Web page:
Pakistan towards uncertain future

Pakistan’s national and provincial assemblies are being held under the shadow of bloody attacks and creepy conspiracies. The arrest of former Prime Minister Nawaz Sharif and his daughter Maryam and the spate of terrorist attacks in Balochistan and Khyber-Pakhtunkhwa have greatly increased the apprehension that some powerful parts of the Pakistani polity are affected by the electoral outcome Are intent

When the National Accountability Bureau sentenced Nawaz Sharif, his daughter and son-in-law on July 6, Maryam made a statement that ‘it is a small punishment to stand firmly in the face of unseen forces’. Maryam’s statement cannot be dismissed as a statement made in displeasure. Last year, Nawaz Sharif was removed from the post by the country’s largest court and now this decision has closed the door to the political career of his successor daughter. It has been said in the decision of the Bureau that till ten years after the completion of the sentence, these people will neither be able to contest elections nor take any post. Shahbaz Sharif, brother of Nawaz Sharif and three-time chief minister of Pakistan’s largest state, has also been banned. Shahid Khaqan Abbasi, who became Prime Minister on behalf of his party after Nawaz Sharif stepped down as prime minister, was also disqualified by a Rawalpindi tribunal to contest the election and his nomination for the National Assembly was canceled. But at present he has got relief from Lahore High Court. Apart from these cases, some more candidates of different parties have been stopped. Hundreds of workers of Nawaz Sharif’s party are in jails and there are also efforts to limit the party’s campaign.

Attack On The Candidates

Not only this, the assassination and attacks on candidates and activists of some other parties have also given rise to the apprehension that efforts are being made to influence the election. On Saturday, Pakistan People’s Party leader Bilawal Bhutto was prevented from holding a rally in Peshawar on the pretext of security.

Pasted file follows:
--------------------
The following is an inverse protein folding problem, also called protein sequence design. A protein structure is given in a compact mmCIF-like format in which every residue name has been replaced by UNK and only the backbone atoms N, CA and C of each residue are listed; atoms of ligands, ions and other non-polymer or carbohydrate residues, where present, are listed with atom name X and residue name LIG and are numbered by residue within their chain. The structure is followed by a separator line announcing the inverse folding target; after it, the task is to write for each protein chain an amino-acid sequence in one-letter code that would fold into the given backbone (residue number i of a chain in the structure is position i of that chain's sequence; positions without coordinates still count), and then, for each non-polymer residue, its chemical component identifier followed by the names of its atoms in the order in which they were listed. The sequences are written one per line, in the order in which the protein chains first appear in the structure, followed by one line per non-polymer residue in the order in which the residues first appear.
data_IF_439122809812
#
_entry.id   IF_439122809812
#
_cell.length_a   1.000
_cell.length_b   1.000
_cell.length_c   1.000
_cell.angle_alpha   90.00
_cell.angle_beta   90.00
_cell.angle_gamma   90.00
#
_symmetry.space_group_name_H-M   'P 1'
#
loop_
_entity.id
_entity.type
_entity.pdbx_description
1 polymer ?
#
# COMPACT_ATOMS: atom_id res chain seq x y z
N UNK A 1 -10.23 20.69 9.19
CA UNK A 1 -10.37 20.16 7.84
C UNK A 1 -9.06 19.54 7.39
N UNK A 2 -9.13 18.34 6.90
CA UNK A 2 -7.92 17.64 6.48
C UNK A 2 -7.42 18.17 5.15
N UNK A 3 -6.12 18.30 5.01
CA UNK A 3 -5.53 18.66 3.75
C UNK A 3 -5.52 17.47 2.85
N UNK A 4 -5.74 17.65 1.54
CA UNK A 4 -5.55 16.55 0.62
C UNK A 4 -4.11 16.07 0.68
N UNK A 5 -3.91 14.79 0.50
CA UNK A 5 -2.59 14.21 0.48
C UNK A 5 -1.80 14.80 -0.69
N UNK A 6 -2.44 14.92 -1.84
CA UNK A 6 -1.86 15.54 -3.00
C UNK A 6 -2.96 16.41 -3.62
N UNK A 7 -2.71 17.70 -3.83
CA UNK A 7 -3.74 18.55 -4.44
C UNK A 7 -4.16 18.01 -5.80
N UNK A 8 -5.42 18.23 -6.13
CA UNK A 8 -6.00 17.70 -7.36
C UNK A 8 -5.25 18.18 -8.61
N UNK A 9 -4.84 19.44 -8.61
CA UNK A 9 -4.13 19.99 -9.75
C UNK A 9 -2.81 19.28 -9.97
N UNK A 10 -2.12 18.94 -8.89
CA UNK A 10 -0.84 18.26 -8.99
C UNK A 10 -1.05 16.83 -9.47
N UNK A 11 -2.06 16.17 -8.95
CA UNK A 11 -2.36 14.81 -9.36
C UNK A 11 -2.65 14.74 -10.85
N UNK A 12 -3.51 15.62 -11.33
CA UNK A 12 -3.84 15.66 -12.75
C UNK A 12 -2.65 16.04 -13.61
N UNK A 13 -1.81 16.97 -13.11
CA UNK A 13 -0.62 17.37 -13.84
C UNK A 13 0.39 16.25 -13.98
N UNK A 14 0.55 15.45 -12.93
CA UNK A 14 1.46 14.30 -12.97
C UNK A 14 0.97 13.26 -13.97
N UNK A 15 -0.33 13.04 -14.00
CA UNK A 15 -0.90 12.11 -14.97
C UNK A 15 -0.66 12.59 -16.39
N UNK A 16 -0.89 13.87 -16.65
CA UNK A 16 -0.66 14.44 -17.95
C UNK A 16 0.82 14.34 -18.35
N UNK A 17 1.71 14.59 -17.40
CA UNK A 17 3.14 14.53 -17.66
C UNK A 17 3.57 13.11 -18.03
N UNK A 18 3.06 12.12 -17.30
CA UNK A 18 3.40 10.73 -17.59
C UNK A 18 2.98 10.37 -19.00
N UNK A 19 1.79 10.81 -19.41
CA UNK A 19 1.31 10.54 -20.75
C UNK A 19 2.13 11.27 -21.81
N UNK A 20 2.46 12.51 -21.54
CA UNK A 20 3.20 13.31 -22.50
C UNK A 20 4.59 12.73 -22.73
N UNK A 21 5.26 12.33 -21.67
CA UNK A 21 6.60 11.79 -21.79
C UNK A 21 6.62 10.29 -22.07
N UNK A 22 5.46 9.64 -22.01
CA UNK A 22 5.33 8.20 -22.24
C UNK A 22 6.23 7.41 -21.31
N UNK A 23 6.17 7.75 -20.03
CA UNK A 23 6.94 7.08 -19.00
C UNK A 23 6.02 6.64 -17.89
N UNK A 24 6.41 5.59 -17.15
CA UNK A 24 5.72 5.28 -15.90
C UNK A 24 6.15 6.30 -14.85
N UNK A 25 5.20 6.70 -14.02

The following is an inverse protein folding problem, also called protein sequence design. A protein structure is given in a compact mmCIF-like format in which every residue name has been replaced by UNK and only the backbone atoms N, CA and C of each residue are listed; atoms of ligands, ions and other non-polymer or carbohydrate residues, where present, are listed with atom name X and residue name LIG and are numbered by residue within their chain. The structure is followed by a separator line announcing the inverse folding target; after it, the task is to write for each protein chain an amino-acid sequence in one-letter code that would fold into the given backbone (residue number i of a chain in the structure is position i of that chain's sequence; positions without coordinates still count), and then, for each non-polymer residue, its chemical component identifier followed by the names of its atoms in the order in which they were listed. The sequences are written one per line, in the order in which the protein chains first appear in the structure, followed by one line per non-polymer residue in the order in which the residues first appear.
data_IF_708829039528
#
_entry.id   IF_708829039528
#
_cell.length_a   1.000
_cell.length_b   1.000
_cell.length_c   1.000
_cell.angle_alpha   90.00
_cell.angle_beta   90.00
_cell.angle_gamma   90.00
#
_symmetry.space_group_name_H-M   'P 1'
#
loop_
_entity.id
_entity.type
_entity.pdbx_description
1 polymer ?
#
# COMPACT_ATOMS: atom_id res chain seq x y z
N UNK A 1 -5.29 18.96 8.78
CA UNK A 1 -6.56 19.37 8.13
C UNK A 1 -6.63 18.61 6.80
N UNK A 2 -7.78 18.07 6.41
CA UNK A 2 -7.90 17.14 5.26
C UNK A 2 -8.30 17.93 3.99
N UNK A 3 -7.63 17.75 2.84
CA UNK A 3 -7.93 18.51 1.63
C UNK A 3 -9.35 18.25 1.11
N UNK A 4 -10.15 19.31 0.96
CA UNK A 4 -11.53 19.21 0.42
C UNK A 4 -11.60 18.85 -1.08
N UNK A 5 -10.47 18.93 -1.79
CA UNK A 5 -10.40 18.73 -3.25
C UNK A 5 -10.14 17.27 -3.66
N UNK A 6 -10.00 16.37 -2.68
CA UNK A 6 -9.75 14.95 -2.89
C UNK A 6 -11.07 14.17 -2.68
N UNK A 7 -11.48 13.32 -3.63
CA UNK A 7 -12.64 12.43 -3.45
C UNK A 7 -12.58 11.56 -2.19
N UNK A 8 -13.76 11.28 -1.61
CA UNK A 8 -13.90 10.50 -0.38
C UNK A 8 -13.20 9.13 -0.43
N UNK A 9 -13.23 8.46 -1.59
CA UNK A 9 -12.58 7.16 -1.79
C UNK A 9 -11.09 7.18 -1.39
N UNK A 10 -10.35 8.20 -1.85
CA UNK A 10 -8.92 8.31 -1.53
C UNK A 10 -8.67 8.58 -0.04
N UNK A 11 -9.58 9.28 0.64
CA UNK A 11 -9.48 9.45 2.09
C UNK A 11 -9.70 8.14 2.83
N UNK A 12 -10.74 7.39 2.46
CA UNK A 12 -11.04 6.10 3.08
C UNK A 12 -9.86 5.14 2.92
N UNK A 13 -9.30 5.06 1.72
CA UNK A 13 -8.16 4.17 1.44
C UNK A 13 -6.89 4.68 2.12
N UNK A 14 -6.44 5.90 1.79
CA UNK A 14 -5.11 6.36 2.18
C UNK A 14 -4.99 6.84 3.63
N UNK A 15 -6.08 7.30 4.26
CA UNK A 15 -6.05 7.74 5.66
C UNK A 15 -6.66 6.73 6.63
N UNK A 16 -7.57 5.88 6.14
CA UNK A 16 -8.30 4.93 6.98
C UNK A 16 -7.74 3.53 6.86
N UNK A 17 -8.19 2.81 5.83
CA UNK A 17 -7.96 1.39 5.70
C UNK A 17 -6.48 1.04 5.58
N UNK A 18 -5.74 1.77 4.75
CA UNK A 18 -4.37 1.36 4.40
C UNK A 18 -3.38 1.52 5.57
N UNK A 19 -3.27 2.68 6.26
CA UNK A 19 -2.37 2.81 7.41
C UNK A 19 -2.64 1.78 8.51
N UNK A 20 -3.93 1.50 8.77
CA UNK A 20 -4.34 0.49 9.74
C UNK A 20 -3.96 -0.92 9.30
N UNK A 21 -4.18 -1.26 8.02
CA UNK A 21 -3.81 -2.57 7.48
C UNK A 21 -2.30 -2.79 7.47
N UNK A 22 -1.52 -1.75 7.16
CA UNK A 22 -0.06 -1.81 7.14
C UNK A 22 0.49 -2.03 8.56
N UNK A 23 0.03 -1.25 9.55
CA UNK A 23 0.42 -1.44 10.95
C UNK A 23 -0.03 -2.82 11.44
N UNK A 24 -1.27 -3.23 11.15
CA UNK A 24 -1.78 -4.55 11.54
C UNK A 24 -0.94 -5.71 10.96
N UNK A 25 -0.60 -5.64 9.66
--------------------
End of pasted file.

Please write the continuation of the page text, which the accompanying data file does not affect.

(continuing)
Now the question arises whether these fears are true? And rightly so, what are those forces which are interfering in the election with the use of governmental and judicial channels and terrorist gangs. Two facts are worth considering in this context. No prime minister in Pakistan’s history has been able to complete his full term of five years and so far it has happened only twice, when the ruling party has completed its term. When there was a peaceful transfer of power after the election to the Pakistan Muslim League-Nawaz after the Pakistan People’s Party, it was hoped that Pakistan could get rid of unstable political history.

It is a well-known fact that Pakistan has always been ruled by the army and bureaucracy in which zamindars and industrialists play supporting roles. This alliance has always tried to suppress the governments that came to power democratically. One result of this effort is that Pakistan, Afghanistan and Kashmir are victims of terrible violence. The second result is that political parties have also been used by the army and fundamentalist gangs to fulfill their interests. From Zulfikar Ali Bhutto to Nawaz Sharif, Benazir Bhutto, Asif Ali Zardari and Imran Khan are also names in this connection. It is ironic that except Imran Khan, these leaders have also become victims of those forces themselves. Imran has just started, so maybe his turn will come too late. A strong wire of Pakistan’s unpopular politics and its foreign policy also connects with America and Saudi Arabia. Whenever there is a crisis in the country, the name of these two countries definitely comes.